Love & Laughs, Jan 2014

Another fantastic evening. Can’t wait for your next show. Forgot to say my father said the morning after the show, because it had lifted his mood. He looked up to heaven and said “I’m not ready yet”, so a big huge thank you to all. Lisa Barnes

Love & Laughs January 2014

My husband and I came to the ‘Love & Laughs’ show last night to celebrate our wedding anniversary. What can I say… We had an awesome night. Fab, fab, fab. Please can we have lots more nights like this? My hubby is just showing the kids a video of you and Ed Holden performing as you were out of this world. Well done everyone.  Cookibods Swansea.


It’s officially Spring.  The mornings are getting lighter,  blossom is appearing on the trees and ITV bosses are already feeding the ’papers with little titbits of gossip about who might join the judging panel on the 175th series of  “ The X Factor” ….which doesn’t start until August!  

Will the fragrant Cheryl be returning – or will ‘Biffer’ Cole be too busy training for her next knock-down encounter with a nightclub toilet attendant?   At the time she was found guilty of assault, the female prosecutor remarked ‘Even famous people behave badly at times’.  Just how badly we’ve seen in a recent succession of court cases.  But I digress….

“Biffer” had lashed out at someone who she presumably thought was her inferior because she worked in a ladies rest room.  A classic case of a celebrity pot, who earns a living by looking pretty and miming on TV, calling the kettle black?  Even if you are rich and famous, if you physically hurt, humiliate or belittle someone less fortunate than you, you’re a bully. And if you keep doing it, I’ll get my seven- foot tall, professional wrestler mate’ The Giant Needle ‘ – I found him under ‘The Giant Haystacks’-  to beat you up.

I’m being ironic. Okay? Do pay attention 007!

During our lifetimes, we’ll inevitably encounter physical or psychological bullying.   Bosses bully staff. Big fellahs bully small fellahs.  Ambitious workmates, male and female, bully people they see as rivals for promotion.  Politicians and other people in high office bully us through baffling legislation, laws, rules and punitive taxes.

So what can we do about it?  Well, most people do nothing – for one simple reason.  The fear of reprisals – whether it’s from the swaggering, fat-bellied, loudmouthed individual in a vest that shows off his tattoos to the best advantage, or from a large organisation that tries to blind us with legal-ese in order to steamroller us into submission.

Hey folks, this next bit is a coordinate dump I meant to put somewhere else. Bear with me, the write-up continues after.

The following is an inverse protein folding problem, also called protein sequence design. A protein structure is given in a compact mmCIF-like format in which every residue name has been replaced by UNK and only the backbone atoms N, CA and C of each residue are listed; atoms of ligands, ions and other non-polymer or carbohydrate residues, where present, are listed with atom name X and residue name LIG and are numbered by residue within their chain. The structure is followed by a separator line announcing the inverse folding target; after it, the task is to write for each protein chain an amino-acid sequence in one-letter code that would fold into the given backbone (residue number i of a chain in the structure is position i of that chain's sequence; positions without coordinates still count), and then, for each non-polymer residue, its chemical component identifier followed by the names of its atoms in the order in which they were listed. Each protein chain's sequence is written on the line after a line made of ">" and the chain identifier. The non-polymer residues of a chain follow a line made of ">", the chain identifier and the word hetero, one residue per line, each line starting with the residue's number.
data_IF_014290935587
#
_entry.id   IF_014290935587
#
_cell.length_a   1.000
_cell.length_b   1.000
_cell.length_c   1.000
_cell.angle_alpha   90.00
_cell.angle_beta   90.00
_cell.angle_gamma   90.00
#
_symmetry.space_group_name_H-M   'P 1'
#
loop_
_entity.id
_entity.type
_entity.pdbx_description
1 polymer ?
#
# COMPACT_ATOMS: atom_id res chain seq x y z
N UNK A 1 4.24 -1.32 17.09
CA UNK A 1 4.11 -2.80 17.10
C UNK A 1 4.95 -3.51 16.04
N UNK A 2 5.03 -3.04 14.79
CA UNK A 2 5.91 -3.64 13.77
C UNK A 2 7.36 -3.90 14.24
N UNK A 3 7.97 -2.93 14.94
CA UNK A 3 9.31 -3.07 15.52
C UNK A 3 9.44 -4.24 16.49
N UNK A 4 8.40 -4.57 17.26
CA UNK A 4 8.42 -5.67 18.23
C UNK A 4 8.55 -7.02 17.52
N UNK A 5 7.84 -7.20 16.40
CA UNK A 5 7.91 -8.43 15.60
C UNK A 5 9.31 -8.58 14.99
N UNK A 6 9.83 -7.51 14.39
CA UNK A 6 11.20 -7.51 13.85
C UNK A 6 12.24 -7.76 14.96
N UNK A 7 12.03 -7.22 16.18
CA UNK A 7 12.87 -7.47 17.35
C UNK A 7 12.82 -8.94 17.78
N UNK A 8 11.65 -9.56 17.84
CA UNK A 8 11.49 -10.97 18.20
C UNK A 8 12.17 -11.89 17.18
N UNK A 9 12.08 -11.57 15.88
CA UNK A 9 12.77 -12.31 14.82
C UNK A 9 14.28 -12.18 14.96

Which is what happened to you – and here’s the proof.

Everyone used to get their dustbins emptied once a week, a service we paid for out of our rates, which were replaced by the council tax.  Then we were asked to re-cycle various items like bottles, cans, newspapers etc; and given boxes of various colours in which to place them for collection. Fair enough. But once we started doing that regularly – some might say we were doing the councils job for them – without any consultation, we were told our weekly collections of rubbish were suddenly changing to fortnightly.

It wasn’t up for debate.  The council spoke and we had to obey them. And, idiots that we are, we meekly submitted to accepting that our rubbish collections would be reduced by 50%, even though we wouldn’t get a similar reduction in our council tax – in fact it increases every year!  There’s an argument that, as we diligently recycle so many items, the volume of rubbish we throw out every fortnight shouldn’t create a major problem.

But life isn’t something you can legislate for on paper. Things happen that the ‘brains’ in the council don’t take into account.  Visitors stay with us for weekends, or, if they’re from abroad, for days or weeks. Or there may be times when family members have to stay with us for extended periods. Young couples who managed quite well with fortnightly collections, will eventually have additions to the family. All of which creates extra rubbish that won’t fit into their bin.  Which means the bin overflows. Which means, in hot weather, it attracts flies and wasps and occasionally….filthy, disease-ridden vermin.  In our busy, stressful lives it’s one extra headache we could really do without.

But what do we do about it? Absolutely nothing! We prefer to remain silent victims of bullying by the faceless men and women in the Town Hall.